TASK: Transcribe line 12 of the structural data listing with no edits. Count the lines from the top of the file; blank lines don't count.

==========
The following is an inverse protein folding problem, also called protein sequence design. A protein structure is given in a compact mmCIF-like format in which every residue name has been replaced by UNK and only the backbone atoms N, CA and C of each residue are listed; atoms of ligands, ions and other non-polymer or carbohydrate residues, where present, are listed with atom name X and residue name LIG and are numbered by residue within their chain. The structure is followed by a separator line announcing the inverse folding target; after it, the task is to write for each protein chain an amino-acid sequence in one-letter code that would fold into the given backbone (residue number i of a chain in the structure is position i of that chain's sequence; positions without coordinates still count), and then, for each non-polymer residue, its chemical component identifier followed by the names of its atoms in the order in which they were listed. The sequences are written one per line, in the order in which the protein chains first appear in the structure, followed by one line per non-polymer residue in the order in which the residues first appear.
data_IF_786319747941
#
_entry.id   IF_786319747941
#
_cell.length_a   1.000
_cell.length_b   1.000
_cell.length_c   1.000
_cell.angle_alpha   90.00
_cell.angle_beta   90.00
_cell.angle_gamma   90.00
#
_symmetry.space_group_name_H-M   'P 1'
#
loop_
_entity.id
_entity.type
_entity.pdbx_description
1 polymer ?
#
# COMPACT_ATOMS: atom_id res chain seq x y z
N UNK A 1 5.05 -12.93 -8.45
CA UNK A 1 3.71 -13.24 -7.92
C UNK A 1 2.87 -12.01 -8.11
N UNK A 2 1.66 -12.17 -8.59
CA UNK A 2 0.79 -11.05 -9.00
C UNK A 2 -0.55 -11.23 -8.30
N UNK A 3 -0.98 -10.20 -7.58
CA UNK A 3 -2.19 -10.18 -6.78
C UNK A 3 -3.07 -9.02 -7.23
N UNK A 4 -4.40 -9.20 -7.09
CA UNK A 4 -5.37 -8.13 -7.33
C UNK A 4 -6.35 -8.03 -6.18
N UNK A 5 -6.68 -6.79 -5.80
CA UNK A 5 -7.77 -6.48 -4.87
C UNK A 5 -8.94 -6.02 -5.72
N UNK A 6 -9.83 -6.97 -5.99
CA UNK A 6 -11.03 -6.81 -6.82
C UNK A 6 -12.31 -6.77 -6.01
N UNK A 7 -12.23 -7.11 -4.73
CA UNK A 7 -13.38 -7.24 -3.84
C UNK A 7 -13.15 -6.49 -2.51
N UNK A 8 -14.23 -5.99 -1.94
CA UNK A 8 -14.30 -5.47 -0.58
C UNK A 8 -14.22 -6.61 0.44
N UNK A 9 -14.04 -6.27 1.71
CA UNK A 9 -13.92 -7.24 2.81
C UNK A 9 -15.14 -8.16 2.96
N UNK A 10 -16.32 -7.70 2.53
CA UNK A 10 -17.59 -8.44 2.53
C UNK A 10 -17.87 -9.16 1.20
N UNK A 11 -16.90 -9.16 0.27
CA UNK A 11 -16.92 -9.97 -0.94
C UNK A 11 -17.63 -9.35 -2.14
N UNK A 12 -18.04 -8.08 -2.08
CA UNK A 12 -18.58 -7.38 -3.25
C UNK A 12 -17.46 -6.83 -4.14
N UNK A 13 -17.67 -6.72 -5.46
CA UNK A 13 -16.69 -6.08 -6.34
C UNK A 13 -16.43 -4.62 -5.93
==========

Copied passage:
#